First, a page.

Of course, in two months, when we've finally seen our last triple digit day and the weather suddenly changes just in time for Halloween, I'll be happy I live in Southern Utah. Crazy hot summers mean wonderfully mild winters. We endure the heat to get the payoff at the end of the year. It's all about the balance, right? Right?
Whatever. I'd live naked in an igloo all winter long for a little bit of jacket weather right now.
Saturday, September 1, 2007
Published September 1, 2007
St. George Spectrum & Daily News
Sometime last year, I wrote a column that was destined to become an all time favorite of mine. I called it "the geek column." It defined, in no uncertain terms, the difference between a geek and a nerd, and it served as my notice to the world that I, Sarah Wilson, am a geek and proud of it.
These days, I am not only a geek. I am a geek in paradise.
What is a geek's paradise? There are, of course, several possibilities: electronics stores; Renaissance fairs, science fiction conventions. For most of us, a little bit of paradise can be found while viewing anything produced by Monty Python or while listening to anything sung by Weird Al Yankovic. The greatest geek paradise, however, is found within the hallowed walls of an institution of higher education. In my case, that institution is Dixie State College.
(Pardon me while I do an extremely geeky happy dance.)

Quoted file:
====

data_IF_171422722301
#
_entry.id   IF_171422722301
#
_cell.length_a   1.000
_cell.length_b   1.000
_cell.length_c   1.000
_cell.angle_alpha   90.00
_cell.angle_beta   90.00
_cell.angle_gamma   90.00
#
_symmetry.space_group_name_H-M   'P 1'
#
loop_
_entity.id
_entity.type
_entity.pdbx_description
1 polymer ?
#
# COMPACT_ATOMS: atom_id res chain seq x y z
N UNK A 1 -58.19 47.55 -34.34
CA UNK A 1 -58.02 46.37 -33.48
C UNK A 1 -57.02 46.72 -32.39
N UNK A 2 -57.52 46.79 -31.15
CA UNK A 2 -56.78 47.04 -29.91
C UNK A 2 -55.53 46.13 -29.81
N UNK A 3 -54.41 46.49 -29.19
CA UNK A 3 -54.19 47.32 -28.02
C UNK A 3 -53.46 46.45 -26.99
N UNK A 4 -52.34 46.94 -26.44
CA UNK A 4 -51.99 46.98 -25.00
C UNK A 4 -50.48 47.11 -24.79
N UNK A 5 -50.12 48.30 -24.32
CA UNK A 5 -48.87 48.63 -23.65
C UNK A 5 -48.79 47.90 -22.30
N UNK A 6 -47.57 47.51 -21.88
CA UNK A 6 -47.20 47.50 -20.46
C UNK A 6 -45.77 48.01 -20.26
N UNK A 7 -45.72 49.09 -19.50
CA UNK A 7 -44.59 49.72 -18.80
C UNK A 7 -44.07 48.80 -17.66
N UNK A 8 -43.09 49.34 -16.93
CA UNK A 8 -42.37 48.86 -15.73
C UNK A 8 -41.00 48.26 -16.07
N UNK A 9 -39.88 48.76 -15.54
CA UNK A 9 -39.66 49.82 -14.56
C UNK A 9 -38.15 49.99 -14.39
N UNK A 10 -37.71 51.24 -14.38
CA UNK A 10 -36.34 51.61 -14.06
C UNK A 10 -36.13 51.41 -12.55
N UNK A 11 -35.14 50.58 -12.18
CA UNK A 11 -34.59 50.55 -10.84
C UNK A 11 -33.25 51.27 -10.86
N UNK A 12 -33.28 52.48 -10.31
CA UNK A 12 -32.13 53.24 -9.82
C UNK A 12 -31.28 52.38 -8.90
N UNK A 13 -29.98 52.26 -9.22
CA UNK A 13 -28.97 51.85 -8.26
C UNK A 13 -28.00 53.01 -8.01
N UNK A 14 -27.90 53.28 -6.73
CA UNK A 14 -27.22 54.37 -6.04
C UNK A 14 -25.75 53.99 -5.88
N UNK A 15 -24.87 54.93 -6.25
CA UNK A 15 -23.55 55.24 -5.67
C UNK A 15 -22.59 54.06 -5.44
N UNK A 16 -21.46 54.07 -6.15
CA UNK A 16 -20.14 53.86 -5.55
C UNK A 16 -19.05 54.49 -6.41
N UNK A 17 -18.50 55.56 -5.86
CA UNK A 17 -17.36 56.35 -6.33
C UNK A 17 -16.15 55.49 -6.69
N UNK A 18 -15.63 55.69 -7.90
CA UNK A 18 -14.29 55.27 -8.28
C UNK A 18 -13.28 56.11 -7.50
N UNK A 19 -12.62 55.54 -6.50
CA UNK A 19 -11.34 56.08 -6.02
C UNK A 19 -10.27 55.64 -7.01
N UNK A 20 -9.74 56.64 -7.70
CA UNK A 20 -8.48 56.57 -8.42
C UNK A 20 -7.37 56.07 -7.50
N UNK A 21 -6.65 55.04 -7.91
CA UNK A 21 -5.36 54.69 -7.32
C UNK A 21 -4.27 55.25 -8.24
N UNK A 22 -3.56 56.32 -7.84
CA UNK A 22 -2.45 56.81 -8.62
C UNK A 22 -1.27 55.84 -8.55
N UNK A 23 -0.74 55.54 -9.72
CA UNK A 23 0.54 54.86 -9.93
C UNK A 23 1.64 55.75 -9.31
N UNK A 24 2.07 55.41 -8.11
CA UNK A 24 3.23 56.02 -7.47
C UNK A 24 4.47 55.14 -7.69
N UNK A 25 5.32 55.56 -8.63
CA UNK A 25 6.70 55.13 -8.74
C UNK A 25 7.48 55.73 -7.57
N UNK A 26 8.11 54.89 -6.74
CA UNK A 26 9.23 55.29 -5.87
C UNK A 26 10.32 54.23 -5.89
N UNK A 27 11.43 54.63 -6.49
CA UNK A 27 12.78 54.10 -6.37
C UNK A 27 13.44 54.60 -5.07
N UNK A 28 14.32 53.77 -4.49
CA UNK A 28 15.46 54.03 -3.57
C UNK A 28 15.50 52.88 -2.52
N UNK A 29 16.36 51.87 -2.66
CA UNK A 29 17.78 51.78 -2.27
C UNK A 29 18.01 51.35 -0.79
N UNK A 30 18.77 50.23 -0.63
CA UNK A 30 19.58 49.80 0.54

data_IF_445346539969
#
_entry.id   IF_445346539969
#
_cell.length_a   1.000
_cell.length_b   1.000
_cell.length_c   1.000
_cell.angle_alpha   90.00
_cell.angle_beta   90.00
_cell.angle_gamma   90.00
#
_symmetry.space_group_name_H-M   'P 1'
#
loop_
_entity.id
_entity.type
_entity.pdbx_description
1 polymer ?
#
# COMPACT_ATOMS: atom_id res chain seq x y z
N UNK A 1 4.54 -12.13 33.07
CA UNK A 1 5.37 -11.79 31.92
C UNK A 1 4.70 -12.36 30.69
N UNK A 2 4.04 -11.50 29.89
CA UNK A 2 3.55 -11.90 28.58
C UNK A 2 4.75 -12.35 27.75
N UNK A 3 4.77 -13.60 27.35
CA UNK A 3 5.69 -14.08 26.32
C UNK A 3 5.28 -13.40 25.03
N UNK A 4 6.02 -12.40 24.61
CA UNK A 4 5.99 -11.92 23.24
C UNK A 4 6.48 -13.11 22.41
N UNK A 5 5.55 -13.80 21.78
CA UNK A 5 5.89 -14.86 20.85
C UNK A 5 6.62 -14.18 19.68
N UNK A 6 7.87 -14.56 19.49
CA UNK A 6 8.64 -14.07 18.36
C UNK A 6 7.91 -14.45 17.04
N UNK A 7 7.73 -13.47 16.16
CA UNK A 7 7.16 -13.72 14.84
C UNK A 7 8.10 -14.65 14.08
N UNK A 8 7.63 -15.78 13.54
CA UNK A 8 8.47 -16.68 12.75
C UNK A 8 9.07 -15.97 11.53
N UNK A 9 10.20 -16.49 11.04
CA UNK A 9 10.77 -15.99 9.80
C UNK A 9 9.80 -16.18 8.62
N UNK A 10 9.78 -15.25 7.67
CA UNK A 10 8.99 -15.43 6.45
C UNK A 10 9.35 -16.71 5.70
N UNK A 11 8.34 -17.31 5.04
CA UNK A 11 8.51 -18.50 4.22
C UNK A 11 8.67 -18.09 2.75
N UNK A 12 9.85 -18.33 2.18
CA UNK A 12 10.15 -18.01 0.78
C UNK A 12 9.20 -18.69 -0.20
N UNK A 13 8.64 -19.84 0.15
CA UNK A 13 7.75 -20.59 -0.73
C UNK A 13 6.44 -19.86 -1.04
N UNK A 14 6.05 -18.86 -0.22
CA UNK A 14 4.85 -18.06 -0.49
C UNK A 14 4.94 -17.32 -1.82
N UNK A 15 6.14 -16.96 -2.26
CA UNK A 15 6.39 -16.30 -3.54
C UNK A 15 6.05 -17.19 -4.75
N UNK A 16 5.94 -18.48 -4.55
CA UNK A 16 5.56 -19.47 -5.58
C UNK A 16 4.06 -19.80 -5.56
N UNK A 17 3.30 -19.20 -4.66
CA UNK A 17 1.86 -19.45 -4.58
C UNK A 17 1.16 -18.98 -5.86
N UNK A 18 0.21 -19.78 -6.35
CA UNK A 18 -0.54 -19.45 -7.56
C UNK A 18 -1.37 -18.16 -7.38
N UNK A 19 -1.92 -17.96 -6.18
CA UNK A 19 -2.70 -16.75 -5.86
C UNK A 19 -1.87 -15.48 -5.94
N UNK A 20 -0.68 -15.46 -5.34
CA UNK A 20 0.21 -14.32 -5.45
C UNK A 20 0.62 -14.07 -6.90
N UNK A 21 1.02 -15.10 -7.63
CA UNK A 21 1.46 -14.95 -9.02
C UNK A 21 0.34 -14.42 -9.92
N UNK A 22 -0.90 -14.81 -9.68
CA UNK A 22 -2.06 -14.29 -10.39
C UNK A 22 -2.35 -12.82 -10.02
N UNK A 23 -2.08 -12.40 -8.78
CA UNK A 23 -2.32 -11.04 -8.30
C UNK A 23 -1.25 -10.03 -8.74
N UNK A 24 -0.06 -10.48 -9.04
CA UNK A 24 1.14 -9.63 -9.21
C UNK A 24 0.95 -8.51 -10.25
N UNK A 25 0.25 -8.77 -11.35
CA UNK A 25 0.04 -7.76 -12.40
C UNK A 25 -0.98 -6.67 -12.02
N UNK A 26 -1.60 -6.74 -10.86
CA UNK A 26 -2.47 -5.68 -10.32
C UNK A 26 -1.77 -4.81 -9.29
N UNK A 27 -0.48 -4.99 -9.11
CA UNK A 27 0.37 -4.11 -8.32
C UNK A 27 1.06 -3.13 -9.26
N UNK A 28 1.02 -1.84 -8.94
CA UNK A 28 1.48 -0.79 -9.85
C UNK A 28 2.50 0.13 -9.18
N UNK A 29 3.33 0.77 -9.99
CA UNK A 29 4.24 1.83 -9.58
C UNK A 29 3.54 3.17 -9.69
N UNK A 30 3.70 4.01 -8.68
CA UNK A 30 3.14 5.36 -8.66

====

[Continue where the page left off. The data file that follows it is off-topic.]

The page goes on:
As a bona fide, registered, card carrying geek, I can't help but dance with joy over the prospect of going to school. I love school. I love books. I love teachers and outlines and essays. I love grades and deadlines and homework and tests. Stepping into my first class was like coming home. I had to resist the almost overwhelming urge to tackle my instructor in an inappropriate bear hug while screaming, "I'M HEEEEEEEEERE!" I'm sure she appreciated my restraint.
Since beginning classes last week, I've spent many a happy hour reminiscing about my high school days. My high school experience was somewhat similar to most. I attended dances and football games and participated in Senior Skip Day (sorry, Mom). I was in clubs and choirs and performed in plays. I had my trusty band of friends who laughed through lunches and hung out after school.
These are not the things I really remember about high school, though. When I think about the precious moments of high school, I remember the warmth of worksheets straight from the copier...the excited butterflies of SAT day...the absolute thrill of successfully titrating a solution in Chemistry...the exultation of getting a perfect score on an exam and ruining the curve for all the suckers who actually needed one. (Did I just type that out loud?)
This is not to say going back to school after a 12 year absence has been without its bumps. I dealt with a little anxiety over being 30 among 18-21 year olds until I saw a woman in her 70's purchasing her books in the bookstore. I've gotten plenty of exercise by walking the wrong way to classes. I didn't manage to actually cook dinner any night this week. It's an adjustment, to be sure.
By adjustment, I mean "HOLY COW! I'M IN HEAVEN!" but you knew that.